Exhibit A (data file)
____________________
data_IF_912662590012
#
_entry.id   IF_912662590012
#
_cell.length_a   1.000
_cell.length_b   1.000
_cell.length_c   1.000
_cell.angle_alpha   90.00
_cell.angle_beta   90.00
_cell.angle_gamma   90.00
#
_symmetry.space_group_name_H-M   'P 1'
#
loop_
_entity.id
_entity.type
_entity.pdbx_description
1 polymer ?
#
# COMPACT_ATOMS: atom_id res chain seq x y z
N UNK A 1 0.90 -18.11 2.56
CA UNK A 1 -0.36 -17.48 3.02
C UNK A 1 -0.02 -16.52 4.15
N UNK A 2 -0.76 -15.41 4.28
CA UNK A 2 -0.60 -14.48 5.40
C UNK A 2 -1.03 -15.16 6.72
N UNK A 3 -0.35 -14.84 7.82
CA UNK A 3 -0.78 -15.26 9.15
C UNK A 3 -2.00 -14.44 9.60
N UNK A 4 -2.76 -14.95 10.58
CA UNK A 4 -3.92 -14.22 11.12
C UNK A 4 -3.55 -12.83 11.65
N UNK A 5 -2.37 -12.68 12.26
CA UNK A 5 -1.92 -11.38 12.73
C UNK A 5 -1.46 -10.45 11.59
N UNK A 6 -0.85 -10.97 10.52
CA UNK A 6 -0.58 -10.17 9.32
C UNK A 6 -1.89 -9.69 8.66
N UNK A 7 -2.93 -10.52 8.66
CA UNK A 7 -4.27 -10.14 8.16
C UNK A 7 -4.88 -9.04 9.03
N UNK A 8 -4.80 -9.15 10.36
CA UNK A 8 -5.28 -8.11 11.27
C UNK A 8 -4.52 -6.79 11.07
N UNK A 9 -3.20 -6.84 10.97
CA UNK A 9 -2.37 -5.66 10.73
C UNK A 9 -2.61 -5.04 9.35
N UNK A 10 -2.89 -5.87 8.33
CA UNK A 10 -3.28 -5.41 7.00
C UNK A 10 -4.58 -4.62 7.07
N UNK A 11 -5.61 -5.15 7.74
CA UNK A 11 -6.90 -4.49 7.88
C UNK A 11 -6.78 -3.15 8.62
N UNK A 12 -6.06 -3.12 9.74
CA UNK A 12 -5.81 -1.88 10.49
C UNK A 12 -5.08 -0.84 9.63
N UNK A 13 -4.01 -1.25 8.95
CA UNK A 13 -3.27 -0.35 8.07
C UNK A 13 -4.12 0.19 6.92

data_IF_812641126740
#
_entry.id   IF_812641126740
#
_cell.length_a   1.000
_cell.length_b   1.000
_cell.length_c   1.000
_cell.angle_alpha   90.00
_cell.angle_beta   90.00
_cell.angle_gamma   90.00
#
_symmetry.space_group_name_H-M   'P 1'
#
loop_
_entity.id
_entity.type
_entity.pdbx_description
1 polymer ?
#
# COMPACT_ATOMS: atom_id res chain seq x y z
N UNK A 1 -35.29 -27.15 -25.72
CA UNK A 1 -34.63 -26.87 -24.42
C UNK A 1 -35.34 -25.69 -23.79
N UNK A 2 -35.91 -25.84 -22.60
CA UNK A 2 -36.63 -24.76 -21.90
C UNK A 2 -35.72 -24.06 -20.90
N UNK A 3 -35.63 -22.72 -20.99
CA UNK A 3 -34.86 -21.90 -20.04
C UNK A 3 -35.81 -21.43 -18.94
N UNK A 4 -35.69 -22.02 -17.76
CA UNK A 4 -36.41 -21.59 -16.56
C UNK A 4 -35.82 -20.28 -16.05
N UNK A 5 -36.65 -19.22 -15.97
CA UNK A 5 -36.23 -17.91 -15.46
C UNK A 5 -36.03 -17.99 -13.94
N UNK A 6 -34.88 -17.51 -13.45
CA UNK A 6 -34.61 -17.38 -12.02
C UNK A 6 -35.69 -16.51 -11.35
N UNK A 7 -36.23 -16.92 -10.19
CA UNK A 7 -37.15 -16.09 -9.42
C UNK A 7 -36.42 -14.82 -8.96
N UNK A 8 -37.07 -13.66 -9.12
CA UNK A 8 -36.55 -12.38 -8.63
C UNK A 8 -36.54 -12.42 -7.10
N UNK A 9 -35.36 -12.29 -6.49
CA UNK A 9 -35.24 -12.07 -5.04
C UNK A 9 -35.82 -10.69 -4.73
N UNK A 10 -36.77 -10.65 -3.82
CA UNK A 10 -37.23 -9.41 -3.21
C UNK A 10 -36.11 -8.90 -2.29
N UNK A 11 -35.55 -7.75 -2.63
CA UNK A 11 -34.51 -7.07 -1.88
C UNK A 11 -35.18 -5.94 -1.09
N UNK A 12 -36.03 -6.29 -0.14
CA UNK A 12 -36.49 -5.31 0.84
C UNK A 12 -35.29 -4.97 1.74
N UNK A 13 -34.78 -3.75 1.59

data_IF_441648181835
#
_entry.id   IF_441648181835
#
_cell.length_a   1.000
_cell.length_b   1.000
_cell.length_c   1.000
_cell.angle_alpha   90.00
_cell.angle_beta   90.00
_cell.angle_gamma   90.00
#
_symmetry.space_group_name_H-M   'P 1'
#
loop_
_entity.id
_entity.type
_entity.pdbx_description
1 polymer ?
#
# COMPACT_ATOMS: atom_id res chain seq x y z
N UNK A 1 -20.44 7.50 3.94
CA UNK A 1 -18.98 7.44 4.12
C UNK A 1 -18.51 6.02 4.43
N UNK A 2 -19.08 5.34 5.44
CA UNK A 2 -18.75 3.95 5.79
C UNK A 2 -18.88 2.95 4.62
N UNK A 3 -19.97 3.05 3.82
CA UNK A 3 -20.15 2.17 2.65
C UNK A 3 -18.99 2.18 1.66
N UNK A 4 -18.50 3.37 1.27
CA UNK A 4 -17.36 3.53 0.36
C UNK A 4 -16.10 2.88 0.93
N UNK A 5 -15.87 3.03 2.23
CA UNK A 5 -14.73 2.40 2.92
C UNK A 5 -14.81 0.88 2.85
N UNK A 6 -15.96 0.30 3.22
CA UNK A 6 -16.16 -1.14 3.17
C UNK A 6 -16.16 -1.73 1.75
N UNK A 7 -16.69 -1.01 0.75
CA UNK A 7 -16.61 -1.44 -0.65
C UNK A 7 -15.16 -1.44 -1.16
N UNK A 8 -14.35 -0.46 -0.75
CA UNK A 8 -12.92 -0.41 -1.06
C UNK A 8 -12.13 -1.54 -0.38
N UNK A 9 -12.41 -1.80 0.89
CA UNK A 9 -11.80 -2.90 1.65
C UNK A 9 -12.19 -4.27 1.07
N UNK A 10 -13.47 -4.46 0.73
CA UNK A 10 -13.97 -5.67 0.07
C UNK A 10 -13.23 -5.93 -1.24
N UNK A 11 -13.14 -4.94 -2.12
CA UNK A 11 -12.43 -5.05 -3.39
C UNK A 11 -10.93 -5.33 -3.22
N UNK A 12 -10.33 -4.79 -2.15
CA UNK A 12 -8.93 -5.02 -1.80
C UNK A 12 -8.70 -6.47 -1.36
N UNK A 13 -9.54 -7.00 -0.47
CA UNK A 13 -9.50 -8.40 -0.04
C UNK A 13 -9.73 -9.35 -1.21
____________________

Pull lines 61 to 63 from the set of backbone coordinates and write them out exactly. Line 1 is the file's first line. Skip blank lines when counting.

#
_entry.id   IF_812641126740
#